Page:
Melissa Fay Greene (b. 1952) is the author of five books of nonfiction, variously translated into a total of fifteen languages: Praying for Sheetrock (1991), The Temple Bombing (1996), Last Man Out (2003), There Is No Me Without You: One Woman’s Odyssey to Rescue Africa’s Children (2006), and No Biking in the House Without a Helmet (Sarah Crichton Books, 2011). Praying for Sheetrock was named one of the top one hundred works of American journalism of the twentieth century by the New York University School of Journalism. She has been the recipient of two National Book Award citations, a National Book Critics Circle citation, the Robert F. Kennedy Book Award, the Southern Book Critics Circle Award, the ACLU National Civil Liberties Award, and other honors, and she holds an honorary doctorate from Emory University. Greene’s work has appeared in the New Yorker, the New York Times Magazine, the Atlantic, Newsweek, Washington Post, LIFE, Elle, Redbook, the Wilson Quarterly, and other periodicals. She and her husband, defense attorney Don Samuel, live in Atlanta and are the parents of nine. (Inducted in 2011)

A Brief Account of the Adventures of My Appropriated Kinsman, Juan Ortiz, Indian Captive, Soldier, and Guide to General Hernando de Soto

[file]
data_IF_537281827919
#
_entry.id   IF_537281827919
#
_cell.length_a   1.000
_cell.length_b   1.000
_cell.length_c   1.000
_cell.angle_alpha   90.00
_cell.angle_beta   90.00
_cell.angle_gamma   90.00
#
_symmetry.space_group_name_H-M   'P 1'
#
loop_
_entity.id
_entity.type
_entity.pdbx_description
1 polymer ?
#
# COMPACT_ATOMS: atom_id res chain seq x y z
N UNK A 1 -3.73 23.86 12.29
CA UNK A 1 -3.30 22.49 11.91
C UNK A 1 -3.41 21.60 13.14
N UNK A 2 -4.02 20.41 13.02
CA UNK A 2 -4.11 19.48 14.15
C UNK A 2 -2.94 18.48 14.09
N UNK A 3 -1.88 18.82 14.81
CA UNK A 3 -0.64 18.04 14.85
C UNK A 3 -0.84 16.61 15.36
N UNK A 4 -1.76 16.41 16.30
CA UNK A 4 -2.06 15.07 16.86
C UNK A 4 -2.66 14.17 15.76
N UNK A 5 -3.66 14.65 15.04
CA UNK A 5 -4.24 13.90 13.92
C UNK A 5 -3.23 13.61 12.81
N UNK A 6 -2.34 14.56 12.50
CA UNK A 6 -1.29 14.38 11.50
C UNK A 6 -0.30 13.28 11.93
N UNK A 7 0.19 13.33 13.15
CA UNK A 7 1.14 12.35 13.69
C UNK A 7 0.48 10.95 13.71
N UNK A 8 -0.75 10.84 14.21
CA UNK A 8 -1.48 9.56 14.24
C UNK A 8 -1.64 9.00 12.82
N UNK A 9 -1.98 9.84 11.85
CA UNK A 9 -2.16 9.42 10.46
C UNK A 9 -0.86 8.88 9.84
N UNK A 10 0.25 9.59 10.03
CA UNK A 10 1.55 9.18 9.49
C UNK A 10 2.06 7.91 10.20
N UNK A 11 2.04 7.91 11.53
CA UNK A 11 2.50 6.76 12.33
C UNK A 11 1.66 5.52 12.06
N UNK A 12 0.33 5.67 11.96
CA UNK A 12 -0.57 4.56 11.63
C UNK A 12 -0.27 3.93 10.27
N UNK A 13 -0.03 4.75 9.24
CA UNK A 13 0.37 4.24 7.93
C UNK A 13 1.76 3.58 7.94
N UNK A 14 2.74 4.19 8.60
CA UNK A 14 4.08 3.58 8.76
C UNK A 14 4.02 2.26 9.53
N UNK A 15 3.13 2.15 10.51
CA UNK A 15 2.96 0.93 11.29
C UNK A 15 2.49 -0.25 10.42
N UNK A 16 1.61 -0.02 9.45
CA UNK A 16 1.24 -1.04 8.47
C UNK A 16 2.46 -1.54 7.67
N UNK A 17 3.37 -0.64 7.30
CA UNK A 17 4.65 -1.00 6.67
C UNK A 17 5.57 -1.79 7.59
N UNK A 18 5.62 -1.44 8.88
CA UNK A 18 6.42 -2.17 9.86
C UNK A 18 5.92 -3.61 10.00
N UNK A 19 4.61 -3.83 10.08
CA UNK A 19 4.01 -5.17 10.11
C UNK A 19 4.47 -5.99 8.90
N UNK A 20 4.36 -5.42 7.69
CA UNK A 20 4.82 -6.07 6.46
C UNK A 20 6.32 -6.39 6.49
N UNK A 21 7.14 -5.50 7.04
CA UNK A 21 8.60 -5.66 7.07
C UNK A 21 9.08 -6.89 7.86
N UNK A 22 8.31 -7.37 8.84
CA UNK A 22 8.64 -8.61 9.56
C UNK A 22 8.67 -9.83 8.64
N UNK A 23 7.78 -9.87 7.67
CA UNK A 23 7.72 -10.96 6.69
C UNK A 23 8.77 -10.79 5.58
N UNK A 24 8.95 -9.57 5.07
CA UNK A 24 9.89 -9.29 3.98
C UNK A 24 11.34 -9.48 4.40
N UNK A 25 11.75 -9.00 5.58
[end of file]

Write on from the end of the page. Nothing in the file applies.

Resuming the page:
Judith Ortiz Cofer (1952–2016), as a young girl, emigrated with her family from Puerto Rico to Paterson, New Jersey; when she was a teenager her family relocated to Augusta. Ortiz Cofer was the author of several novels, including If I Could Fly (Farrar, Straus and Giroux, 2011), Call Me Maria (2004), and The Line of the Sun (1989); poetry collections such as A Love Story Beginning in Spanish (2005), Reaching for the Mainland (1995), and Terms of Survival (1987); a memoir, The Cruel Country (UGA Press, 2015); two essay collections, Lessons From a Writer’s Life (Heinemann Books, 2011) and Woman in Front of the Sun: On Becoming a Writer (2000); and many other works, including three children’s titles with Piñata Books / Arte Público Press—¡A Bailar! (2011), The Poet Upstairs (2012), and Animal Jamboree / La fiesta de los animales (2012). Ortiz Cofer’s work appeared in The Georgia Review, Southern Review, the Kenyon Review, Glamour, and many other periodicals, as well as in numerous textbooks and anthologies. Ortiz Cofer, who in 2010 was inducted into the Georgia Writers Hall of Fame, was the Regents’ and Franklin Professor of English and Creative Writing at the University of Georgia.